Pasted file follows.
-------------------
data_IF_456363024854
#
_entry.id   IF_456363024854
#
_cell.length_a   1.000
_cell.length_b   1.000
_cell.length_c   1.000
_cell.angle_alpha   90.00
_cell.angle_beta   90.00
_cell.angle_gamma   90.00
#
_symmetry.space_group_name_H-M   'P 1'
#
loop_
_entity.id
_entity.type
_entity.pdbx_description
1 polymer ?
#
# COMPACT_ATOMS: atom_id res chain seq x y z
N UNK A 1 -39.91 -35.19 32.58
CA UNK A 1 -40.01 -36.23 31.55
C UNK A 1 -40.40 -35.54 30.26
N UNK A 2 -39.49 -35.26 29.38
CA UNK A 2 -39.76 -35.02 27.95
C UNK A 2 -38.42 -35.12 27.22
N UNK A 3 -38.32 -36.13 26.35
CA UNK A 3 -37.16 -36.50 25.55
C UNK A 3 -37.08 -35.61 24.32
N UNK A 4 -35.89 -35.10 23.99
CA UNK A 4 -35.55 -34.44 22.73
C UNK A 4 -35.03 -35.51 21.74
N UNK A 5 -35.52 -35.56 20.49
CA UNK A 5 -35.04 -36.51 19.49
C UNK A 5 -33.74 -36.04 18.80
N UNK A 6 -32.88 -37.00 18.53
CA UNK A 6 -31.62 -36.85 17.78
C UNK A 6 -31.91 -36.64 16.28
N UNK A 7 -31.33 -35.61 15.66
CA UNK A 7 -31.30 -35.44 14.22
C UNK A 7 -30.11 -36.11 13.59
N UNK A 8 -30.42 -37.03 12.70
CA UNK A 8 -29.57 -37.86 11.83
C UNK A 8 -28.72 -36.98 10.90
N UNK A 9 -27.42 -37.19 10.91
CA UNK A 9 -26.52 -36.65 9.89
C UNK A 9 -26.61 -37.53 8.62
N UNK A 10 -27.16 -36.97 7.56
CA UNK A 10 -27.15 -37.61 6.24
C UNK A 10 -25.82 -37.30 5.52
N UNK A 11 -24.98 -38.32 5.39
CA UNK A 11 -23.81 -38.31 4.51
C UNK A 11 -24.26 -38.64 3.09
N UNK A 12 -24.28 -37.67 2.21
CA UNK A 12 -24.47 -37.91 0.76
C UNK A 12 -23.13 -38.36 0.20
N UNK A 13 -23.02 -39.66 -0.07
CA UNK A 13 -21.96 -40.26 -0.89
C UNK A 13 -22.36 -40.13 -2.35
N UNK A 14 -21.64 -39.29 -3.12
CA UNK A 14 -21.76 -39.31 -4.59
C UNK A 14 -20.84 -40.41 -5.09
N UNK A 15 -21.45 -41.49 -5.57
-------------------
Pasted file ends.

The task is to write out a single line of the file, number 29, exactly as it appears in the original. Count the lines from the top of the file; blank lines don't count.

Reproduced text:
C UNK A 3 -37.08 -35.61 24.32